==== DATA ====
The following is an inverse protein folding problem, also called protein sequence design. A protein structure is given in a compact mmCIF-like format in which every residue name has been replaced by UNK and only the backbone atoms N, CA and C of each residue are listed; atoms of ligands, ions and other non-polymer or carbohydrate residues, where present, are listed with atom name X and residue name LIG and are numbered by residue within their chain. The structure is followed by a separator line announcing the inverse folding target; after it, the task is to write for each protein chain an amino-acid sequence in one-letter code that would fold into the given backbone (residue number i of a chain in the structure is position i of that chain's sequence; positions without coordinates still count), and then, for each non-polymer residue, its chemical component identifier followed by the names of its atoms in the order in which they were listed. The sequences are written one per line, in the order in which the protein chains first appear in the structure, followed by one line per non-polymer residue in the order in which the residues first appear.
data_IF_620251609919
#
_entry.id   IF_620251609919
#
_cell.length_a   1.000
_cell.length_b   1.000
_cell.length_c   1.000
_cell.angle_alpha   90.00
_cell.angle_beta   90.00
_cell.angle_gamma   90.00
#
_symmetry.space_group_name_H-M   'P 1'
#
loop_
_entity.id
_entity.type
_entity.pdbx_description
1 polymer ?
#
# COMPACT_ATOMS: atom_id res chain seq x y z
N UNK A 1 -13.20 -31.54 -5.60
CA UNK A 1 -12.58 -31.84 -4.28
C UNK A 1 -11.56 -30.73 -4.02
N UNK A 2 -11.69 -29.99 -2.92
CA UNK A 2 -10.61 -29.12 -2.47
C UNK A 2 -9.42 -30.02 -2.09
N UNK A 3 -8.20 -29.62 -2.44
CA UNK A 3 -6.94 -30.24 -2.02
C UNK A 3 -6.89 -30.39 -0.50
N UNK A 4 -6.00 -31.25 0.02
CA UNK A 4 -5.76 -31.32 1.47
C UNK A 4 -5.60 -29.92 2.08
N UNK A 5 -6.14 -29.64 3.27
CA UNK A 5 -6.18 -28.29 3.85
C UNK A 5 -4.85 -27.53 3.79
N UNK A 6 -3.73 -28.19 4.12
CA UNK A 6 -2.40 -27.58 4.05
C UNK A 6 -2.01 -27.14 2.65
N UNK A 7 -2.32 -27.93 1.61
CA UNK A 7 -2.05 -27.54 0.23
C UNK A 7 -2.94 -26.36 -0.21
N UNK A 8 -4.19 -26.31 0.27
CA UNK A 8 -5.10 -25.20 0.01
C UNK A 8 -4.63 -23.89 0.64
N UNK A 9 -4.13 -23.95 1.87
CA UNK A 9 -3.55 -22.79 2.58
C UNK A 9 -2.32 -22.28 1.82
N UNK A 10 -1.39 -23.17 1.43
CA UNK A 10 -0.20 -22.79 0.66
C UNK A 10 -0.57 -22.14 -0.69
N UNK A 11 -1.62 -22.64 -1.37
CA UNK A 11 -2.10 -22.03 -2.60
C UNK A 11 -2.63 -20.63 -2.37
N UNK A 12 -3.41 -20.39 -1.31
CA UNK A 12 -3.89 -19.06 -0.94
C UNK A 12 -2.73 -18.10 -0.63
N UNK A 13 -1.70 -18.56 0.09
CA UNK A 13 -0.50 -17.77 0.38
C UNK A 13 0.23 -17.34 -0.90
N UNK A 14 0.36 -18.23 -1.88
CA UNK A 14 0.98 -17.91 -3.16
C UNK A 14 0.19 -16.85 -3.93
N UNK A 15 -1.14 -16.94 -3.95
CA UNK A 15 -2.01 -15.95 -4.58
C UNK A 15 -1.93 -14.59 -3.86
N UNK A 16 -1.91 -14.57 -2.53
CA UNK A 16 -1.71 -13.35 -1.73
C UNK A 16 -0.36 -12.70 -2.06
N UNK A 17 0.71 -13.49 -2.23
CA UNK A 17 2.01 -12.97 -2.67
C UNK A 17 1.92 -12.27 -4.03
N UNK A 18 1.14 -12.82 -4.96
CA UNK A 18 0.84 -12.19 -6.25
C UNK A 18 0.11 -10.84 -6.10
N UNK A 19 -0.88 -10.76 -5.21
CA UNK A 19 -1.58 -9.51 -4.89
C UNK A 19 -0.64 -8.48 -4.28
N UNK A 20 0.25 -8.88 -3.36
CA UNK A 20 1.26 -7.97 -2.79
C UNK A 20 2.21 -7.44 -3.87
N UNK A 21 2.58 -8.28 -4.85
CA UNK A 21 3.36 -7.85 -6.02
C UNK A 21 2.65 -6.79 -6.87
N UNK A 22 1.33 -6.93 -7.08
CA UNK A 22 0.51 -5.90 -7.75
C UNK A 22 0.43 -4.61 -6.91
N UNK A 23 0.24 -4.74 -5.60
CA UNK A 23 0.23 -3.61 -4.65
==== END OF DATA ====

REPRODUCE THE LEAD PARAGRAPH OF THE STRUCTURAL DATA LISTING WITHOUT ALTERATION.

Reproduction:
The following is an inverse protein folding problem, also called protein sequence design. A protein structure is given in a compact mmCIF-like format in which every residue name has been replaced by UNK and only the backbone atoms N, CA and C of each residue are listed; atoms of ligands, ions and other non-polymer or carbohydrate residues, where present, are listed with atom name X and residue name LIG and are numbered by residue within their chain. The structure is followed by a separator line announcing the inverse folding target; after it, the task is to write for each protein chain an amino-acid sequence in one-letter code that would fold into the given backbone (residue number i of a chain in the structure is position i of that chain's sequence; positions without coordinates still count), and then, for each non-polymer residue, its chemical component identifier followed by the names of its atoms in the order in which they were listed. The sequences are written one per line, in the order in which the protein chains first appear in the structure, followed by one line per non-polymer residue in the order in which the residues first appear.